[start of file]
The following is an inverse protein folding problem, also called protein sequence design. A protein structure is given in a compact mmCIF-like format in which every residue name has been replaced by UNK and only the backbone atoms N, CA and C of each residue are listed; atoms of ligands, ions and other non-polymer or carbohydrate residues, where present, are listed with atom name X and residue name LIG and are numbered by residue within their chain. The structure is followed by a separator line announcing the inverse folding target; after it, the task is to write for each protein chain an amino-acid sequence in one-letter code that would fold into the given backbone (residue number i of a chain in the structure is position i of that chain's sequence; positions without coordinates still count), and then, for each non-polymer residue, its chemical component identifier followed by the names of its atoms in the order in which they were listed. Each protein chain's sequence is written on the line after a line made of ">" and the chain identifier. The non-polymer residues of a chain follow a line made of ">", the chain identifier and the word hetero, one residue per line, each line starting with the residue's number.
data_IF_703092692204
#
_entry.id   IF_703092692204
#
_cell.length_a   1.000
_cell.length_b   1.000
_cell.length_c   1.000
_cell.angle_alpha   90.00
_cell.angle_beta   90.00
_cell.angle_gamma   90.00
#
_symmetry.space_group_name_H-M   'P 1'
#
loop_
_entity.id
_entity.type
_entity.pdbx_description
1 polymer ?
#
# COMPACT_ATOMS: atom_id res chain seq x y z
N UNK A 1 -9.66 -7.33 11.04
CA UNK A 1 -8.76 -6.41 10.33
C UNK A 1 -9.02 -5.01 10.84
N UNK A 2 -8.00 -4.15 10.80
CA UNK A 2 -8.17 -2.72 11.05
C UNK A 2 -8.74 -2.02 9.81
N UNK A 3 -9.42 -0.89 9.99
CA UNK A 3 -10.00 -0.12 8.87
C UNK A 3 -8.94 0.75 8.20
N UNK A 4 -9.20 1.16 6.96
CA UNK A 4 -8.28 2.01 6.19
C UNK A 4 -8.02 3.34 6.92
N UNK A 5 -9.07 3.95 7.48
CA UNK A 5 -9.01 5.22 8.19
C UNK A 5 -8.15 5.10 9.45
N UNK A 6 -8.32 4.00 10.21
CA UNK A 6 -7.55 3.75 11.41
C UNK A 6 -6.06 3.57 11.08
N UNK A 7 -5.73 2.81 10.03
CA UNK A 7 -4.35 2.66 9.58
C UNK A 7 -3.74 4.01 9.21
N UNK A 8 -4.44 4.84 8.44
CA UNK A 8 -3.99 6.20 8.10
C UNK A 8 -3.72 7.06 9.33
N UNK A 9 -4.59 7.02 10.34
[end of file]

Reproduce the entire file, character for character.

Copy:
The following is an inverse protein folding problem, also called protein sequence design. A protein structure is given in a compact mmCIF-like format in which every residue name has been replaced by UNK and only the backbone atoms N, CA and C of each residue are listed; atoms of ligands, ions and other non-polymer or carbohydrate residues, where present, are listed with atom name X and residue name LIG and are numbered by residue within their chain. The structure is followed by a separator line announcing the inverse folding target; after it, the task is to write for each protein chain an amino-acid sequence in one-letter code that would fold into the given backbone (residue number i of a chain in the structure is position i of that chain's sequence; positions without coordinates still count), and then, for each non-polymer residue, its chemical component identifier followed by the names of its atoms in the order in which they were listed. Each protein chain's sequence is written on the line after a line made of ">" and the chain identifier. The non-polymer residues of a chain follow a line made of ">", the chain identifier and the word hetero, one residue per line, each line starting with the residue's number.
data_IF_703092692204
#
_entry.id   IF_703092692204
#
_cell.length_a   1.000
_cell.length_b   1.000
_cell.length_c   1.000
_cell.angle_alpha   90.00
_cell.angle_beta   90.00
_cell.angle_gamma   90.00
#
_symmetry.space_group_name_H-M   'P 1'
#
loop_
_entity.id
_entity.type
_entity.pdbx_description
1 polymer ?
#
# COMPACT_ATOMS: atom_id res chain seq x y z
N UNK A 1 -9.66 -7.33 11.04
CA UNK A 1 -8.76 -6.41 10.33
C UNK A 1 -9.02 -5.01 10.84
N UNK A 2 -8.00 -4.15 10.80
CA UNK A 2 -8.17 -2.72 11.05
C UNK A 2 -8.74 -2.02 9.81
N UNK A 3 -9.42 -0.89 9.99
CA UNK A 3 -10.00 -0.12 8.87
C UNK A 3 -8.94 0.75 8.20
N UNK A 4 -9.20 1.16 6.96
CA UNK A 4 -8.28 2.01 6.19
C UNK A 4 -8.02 3.34 6.92
N UNK A 5 -9.07 3.95 7.48
CA UNK A 5 -9.01 5.22 8.19
C UNK A 5 -8.15 5.10 9.45
N UNK A 6 -8.32 4.00 10.21
CA UNK A 6 -7.55 3.75 11.41
C UNK A 6 -6.06 3.57 11.08
N UNK A 7 -5.73 2.81 10.03
CA UNK A 7 -4.35 2.66 9.58
C UNK A 7 -3.74 4.01 9.21
N UNK A 8 -4.44 4.84 8.44
CA UNK A 8 -3.99 6.20 8.10
C UNK A 8 -3.72 7.06 9.33
N UNK A 9 -4.59 7.02 10.34